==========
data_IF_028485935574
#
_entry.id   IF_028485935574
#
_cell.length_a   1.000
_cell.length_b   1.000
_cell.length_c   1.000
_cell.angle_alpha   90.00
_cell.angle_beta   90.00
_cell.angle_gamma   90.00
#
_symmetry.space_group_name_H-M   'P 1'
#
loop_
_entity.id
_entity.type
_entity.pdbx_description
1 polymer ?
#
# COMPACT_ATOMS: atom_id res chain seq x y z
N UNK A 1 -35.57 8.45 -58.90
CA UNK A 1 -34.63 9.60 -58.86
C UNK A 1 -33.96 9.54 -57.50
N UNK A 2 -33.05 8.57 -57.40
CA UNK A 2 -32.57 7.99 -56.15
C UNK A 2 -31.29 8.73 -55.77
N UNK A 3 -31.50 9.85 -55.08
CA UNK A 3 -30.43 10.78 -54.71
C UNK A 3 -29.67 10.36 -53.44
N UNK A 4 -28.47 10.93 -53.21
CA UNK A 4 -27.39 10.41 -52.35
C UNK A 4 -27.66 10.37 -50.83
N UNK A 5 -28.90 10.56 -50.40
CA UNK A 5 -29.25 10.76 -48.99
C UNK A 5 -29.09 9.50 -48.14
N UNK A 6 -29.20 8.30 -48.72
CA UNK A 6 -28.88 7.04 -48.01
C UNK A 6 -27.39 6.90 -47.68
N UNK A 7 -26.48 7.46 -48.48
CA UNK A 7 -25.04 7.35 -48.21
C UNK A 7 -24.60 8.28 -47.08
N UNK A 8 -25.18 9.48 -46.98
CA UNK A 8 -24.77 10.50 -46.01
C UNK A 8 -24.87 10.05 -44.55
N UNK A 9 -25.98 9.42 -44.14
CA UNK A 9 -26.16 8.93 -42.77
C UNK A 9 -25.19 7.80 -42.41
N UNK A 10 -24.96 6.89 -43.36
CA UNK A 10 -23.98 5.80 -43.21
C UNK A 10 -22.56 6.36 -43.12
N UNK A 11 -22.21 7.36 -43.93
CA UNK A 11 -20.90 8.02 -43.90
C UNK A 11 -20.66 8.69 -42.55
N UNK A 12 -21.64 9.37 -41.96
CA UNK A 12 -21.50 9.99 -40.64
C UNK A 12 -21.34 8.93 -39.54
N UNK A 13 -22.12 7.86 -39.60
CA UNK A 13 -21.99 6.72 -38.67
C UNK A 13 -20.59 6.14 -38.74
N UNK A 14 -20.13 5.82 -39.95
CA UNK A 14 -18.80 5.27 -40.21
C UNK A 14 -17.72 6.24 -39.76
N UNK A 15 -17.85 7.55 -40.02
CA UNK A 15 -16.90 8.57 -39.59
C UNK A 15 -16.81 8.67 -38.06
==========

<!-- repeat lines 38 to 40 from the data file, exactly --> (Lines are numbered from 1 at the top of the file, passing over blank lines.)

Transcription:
C UNK A 6 -27.39 6.90 -47.68
N UNK A 7 -26.48 7.46 -48.48
CA UNK A 7 -25.04 7.35 -48.21